Rüdiger Munkelt only really broke sweat once. It was back in 1989 after the Davis Cup final between Germany and Sweden when the euphoria after Becker and Co’s win also seized his team stalling work to dismantle the stands. Waiting impatiently at the door were Udo Jürgens’ roadies wanting to turn the Centre Court in the Hanns Martin Schleyer Halle into a stage for the highly popular Austrian singer – but Rüdiger Munkelt solved the problem and Udo Jürgens was able to start on time.

“When it comes to such a complex event, you have to stay ahead of everything, otherwise there’s trouble.” Rüdiger Munkelt

As a project manager for the in.Stuttgart Veranstaltungsgesellschaft, the event company of the city of Stuttgart, he has been responsible for providing the perfect stage for artistes and athletes for 25 years – and he knows every nook and cranny in both the Porsche Arena and the Hanns Martin Schleyer Halle, the two biggest event venues in Stuttgart’s NeckarPark complex. One of his biggest challenges was the Porsche Tennis Grand Prix’s successful move from Filderstadt to the newly built Porsche Arena in 2006. A mammoth task. Even if many things had become routine over the years, the long-running tournament never allowed one to sit back. “When it comes to such a complex event, you have to stay ahead of everything, otherwise there’s trouble.” Construction work before the tournament takes about three weeks and everything has to be dismantled within the space of a few days.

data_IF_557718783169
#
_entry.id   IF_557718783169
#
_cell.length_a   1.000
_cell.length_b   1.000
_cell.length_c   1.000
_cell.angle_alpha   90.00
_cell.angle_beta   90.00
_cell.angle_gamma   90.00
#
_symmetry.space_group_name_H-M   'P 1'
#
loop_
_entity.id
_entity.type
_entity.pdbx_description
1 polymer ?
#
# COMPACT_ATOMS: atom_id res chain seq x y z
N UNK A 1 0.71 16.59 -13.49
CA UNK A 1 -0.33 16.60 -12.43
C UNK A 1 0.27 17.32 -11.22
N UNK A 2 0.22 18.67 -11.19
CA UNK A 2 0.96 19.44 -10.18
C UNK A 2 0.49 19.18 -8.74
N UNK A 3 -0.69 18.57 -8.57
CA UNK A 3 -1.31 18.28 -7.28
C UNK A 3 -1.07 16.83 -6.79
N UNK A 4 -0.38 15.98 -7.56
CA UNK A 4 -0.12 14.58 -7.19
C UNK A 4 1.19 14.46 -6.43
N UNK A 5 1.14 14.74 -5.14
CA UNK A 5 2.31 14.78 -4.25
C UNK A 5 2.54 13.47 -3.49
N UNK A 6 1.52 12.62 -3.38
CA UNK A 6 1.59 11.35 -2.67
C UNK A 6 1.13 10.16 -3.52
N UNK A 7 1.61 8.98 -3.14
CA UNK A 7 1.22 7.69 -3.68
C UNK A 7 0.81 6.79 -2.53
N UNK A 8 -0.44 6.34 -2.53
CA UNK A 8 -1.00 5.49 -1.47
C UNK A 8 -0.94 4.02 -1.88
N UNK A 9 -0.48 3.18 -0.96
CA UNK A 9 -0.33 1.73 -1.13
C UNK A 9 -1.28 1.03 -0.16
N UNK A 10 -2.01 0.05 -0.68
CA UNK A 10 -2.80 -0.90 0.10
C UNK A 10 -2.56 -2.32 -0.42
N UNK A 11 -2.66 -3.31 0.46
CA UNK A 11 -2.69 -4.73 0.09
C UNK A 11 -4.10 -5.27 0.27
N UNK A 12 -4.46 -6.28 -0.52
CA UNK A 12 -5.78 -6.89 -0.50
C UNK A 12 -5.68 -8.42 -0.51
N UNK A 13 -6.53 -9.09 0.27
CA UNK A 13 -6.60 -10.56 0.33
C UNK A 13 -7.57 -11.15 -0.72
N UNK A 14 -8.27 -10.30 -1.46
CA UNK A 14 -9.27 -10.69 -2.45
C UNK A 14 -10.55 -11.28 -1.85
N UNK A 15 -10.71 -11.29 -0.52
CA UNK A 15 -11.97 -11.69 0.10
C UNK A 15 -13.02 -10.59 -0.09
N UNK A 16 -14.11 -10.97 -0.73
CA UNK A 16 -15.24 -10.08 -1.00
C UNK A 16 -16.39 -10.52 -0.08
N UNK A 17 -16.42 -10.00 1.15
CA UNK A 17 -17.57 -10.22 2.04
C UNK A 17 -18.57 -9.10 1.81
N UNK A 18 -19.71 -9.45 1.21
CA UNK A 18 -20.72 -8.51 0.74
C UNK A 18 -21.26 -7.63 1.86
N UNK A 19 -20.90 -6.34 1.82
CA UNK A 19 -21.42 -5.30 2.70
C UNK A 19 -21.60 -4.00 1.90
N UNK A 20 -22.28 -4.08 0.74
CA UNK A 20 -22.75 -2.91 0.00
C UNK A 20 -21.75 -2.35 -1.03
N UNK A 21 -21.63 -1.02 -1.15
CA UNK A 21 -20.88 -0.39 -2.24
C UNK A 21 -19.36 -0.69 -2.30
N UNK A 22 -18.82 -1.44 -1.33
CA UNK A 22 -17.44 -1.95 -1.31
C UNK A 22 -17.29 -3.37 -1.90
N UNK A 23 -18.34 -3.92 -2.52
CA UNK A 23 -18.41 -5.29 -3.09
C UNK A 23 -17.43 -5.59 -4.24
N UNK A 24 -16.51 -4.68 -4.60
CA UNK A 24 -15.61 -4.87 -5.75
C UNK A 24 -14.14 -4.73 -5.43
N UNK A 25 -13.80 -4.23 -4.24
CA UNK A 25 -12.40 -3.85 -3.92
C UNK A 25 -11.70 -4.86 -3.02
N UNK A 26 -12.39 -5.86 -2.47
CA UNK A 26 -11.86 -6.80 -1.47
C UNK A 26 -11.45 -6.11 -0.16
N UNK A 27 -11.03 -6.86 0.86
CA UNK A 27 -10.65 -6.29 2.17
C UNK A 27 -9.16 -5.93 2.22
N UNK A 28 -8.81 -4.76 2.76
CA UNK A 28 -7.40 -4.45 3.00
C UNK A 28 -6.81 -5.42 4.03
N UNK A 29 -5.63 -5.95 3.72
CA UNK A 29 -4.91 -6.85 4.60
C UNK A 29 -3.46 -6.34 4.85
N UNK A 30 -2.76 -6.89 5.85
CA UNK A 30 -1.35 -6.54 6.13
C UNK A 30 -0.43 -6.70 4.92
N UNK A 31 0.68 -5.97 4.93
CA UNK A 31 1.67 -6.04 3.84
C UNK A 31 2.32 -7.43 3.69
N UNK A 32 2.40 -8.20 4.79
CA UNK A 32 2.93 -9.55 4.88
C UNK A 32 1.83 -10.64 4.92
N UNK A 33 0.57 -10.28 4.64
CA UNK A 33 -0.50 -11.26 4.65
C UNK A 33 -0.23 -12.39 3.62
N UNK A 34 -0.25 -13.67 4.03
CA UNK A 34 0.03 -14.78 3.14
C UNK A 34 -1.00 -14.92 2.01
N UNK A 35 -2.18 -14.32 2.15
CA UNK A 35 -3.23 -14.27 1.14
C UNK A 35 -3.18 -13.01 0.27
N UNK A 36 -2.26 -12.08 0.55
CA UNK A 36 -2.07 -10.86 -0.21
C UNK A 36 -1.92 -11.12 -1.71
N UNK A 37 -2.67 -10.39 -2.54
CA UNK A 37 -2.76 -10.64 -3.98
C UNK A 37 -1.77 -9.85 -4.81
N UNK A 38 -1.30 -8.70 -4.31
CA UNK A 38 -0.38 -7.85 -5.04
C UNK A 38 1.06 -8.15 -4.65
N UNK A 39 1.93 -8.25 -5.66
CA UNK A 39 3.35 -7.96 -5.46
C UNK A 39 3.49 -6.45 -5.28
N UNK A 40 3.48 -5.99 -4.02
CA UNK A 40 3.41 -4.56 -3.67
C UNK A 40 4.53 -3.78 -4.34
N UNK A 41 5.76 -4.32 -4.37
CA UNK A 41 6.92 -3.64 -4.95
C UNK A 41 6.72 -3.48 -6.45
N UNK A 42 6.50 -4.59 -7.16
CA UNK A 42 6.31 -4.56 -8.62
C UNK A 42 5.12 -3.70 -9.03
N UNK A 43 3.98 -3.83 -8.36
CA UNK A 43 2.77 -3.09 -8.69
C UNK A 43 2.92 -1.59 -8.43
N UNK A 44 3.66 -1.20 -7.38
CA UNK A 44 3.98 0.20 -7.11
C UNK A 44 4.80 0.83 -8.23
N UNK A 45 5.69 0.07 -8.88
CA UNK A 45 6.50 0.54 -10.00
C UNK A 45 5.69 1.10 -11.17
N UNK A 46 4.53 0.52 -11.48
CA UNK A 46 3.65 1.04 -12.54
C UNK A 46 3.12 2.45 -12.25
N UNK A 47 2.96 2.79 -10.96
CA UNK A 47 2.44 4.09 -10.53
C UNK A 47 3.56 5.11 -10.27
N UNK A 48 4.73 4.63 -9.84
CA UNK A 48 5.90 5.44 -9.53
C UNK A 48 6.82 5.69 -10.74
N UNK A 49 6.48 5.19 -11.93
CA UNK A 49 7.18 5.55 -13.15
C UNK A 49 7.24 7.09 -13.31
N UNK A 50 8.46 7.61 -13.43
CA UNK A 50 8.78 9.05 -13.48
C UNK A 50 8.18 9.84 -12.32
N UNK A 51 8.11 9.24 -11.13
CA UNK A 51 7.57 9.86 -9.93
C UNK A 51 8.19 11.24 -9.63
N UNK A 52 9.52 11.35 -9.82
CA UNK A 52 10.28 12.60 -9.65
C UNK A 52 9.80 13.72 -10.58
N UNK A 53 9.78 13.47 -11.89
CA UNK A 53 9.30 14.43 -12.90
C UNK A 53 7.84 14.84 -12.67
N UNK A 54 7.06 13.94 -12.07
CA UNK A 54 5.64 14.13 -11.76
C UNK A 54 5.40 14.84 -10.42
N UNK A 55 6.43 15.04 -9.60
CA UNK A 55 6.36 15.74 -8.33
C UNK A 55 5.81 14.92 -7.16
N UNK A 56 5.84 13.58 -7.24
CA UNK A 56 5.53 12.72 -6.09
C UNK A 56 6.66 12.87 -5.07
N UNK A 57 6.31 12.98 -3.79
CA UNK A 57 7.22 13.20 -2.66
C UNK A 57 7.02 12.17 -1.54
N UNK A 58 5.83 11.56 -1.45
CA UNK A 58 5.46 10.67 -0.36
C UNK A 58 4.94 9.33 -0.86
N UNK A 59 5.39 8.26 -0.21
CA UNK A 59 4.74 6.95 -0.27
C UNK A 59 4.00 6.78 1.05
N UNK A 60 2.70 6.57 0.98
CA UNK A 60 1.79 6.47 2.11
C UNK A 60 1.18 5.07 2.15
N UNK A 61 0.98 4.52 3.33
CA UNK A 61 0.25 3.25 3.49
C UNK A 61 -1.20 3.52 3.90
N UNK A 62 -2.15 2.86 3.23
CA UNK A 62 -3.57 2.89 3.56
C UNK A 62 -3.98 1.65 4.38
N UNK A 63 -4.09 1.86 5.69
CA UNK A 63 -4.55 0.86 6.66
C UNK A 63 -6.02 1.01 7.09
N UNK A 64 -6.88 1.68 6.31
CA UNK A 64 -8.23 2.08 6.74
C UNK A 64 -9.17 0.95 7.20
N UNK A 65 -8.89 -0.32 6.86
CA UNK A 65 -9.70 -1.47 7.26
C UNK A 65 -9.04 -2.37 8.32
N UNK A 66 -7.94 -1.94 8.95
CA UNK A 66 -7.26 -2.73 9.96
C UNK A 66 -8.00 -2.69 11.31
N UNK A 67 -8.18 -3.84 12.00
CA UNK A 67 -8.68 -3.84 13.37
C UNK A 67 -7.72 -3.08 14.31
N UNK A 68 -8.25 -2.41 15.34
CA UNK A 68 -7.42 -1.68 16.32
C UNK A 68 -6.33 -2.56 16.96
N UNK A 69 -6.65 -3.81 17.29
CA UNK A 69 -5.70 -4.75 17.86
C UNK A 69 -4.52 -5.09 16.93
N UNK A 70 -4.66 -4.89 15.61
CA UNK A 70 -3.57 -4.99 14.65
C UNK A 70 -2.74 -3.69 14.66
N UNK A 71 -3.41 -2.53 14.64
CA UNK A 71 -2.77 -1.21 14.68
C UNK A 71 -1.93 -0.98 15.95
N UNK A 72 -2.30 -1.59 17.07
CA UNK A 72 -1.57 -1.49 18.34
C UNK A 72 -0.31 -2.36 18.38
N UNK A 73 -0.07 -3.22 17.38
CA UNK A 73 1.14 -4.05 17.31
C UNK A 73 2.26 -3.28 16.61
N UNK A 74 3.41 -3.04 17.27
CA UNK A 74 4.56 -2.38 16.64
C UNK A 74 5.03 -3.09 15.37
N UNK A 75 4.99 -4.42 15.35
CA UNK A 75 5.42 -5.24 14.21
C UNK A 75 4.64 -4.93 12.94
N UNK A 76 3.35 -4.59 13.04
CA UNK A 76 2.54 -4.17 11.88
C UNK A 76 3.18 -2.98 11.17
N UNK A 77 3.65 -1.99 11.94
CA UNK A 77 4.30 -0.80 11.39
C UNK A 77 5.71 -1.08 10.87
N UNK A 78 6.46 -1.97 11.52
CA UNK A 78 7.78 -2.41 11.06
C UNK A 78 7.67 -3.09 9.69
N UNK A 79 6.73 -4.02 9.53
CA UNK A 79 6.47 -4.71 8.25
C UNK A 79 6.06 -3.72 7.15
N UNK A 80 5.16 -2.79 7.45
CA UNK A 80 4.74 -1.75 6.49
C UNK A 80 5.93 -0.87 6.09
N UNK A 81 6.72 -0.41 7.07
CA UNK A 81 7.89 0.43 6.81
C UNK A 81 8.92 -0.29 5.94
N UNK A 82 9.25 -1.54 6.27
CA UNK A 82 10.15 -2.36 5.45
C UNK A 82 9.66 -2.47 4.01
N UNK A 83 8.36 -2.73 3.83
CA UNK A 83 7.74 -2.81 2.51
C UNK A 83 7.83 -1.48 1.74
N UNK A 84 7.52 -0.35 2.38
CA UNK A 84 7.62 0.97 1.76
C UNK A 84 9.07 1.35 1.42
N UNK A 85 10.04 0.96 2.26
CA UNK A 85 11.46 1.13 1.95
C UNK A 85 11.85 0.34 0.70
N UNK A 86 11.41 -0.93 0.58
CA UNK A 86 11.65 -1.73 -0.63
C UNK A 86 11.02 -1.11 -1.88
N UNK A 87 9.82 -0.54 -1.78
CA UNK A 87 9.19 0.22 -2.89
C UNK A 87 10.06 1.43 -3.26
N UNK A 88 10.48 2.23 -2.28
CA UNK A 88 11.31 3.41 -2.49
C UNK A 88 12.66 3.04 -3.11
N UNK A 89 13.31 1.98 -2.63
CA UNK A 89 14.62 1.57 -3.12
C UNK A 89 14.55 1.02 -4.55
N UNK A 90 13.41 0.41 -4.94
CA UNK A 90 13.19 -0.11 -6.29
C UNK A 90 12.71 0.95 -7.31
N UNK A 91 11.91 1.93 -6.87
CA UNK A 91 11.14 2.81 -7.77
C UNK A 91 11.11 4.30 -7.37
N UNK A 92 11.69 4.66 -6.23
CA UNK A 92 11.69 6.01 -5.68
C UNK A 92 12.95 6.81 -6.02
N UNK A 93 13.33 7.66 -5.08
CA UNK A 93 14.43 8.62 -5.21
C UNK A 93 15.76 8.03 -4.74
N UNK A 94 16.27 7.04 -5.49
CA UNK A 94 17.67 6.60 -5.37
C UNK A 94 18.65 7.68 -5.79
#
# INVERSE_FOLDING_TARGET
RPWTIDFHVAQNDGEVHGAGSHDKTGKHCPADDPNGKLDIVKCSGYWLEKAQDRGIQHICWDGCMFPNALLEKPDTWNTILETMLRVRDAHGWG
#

It was good that he always had a special bond to tennis. He once played the game himself, but a sports injury left him only a fan. As such, he had a favourite player – Ana Ivanovic. “She wasn’t only great player – she always had a smile on her face and was very friendly to everybody.” Otherwise? “Hmm,” he chuckles, “she does also look sensational.”

He will go into early retirement in August. The fact that his last Porsche Tennis Grand Prix had to be cancelled makes him deeply sorry, especially for the fans. He himself is looking forward to 2021 when he will be sitting in the stands, maybe even watching a whole match without his mobile ringing to ask him to go to some remote corner of the arena. “I’ll then be a normal fan,” he says. “I’m looking forward to it, and I’m really going to enjoy it.”

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